“There is only one way out of this pandemic, and that is vaccination,” the state secretary said. “Our trends are accelerating at an alarmingly fast rate, and the highest rates of viral spread are happening in areas with low vaccination rates and among those who are not fully vaccinated.
“If you are already vaccinated, I call on you to urge your unvaccinated family and friends to get their shot now. It is not an understatement to say that you will save lives by doing so.”
Local emergency declaration extended
With hospitalizations increasing and the Delta variant spreading, Orange County has extended indefinitely its state of emergency declaration related to COVID-19. The extension became effective at 5 p.m. July 23.
After weeks at some of the lowest levels of COVID-19 since last year, the number of COVID-19 cases in Orange County have begun to rise again. Orange County’s percent positive rate of COVID tests was at 0.4% the week of June 6-12 but has increased since. It is currently 2.4% for the week of July 18-24. Most of the new cases are among unvaccinated individuals and are caused by the rapidly spreading Delta variant.
Walk-in and pop-up vaccination clinics
Getting a free, effective and safe COVID-19 vaccine is easy, with multiple providers in the area and walk-in and pop-up clinics throughout the county. The Pfizer vaccine has been approved for ages 12 and up. The Moderna and Johnson & Johnson (Janssen) vaccines are approved for ages 18 and older. Learn more about the vaccines at covid19.ncdhhs.gov/vaccines.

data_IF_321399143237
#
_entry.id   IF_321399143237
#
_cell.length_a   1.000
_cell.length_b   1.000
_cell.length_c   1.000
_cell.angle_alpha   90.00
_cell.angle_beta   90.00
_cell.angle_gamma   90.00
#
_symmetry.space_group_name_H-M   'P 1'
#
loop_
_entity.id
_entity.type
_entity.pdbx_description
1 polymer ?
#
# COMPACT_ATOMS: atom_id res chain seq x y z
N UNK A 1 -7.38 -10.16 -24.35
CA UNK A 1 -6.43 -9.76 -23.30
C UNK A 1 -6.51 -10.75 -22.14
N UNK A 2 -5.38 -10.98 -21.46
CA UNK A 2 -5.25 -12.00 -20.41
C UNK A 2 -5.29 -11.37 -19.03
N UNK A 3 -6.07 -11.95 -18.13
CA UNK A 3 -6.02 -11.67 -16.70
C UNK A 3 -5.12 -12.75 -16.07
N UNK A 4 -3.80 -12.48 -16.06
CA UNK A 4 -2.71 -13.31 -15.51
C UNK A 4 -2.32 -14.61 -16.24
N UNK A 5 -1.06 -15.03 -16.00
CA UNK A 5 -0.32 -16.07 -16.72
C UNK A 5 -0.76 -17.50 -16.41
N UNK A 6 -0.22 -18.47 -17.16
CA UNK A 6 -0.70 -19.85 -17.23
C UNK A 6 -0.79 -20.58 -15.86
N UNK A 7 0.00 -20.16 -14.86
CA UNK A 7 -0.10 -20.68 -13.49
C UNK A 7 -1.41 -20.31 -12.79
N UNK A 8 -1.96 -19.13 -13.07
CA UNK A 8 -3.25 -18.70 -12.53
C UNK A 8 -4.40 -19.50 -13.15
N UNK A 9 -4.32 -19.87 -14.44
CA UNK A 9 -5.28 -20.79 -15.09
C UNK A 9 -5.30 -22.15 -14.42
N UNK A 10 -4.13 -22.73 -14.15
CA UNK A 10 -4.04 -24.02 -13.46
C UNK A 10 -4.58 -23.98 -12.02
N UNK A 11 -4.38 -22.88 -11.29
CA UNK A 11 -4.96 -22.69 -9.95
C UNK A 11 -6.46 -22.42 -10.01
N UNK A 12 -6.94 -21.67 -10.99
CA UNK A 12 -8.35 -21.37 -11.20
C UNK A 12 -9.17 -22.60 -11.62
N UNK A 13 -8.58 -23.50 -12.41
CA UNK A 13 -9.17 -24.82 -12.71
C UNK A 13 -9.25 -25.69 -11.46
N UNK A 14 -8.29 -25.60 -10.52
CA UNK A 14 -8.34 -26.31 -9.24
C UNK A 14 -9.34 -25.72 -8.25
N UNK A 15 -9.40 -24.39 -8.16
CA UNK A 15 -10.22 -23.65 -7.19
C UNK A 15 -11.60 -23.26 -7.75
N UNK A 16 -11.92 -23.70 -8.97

The Orange County Health Department offers these walk-in vaccine clinics:
- Chapel Hill ― 8:30 a.m. to 4:30 p.m. Monday-Friday at the Southern Human Services Center, 2501 Homestead Road. If you’d like to schedule an appointment, call 919-913-8088. Moderna, Pfizer, and Johnson & Johnson are available at this location, and the clinic is closed on holidays.
- Hillsborough ― 9 a.m. to 5 p.m. Monday-Saturday on the second floor of the Whitted Human Services Center, 300 W. Tryon St. If you’d like to schedule an appointment, call 877-505-6723. For questions, call 919-913-8088. Moderna and Pfizer vaccines are available at this location, and the clinic will be closed Aug. 9, 12 and 13.
The Orange County Health Department also offers pop-up vaccine clinics to all community members ages 12 and older. Three upcoming clinics will be offered in Hillsborough. Community members are encouraged to register by calling 919-913-8088 or by visiting www.myspot.nc.gov. Walk-ins also are welcome.
- Last Fridays ― 6 to 9 p.m. July 30 at the Historic Orange County Courthouse, 104 E. King St. in Hillsborough.
- National Night Out at Gateway Apartments ― 6 to 8:30 p.m. Aug. 3 at the apartment complex, 400 Lakeside Drive in Hillsborough. First-dose recipients will also receive $25 gift cards.
- Passmore Center at the Orange County Sportsplex ― 4 to 7 p.m. Aug. 4 at the senior center, 103 Meadowlands Drive in Hillsborough.
Flyers for the pop-up clinics are available below. For up-to-date information on clinics, visit www.orangecountync.gov/getyourshot.
To date, North Carolina has administered nearly 9.8 million doses of the COVID-19 vaccine, with 57% of the adult population fully vaccinated. 64% of Orange County community members are fully vaccinated.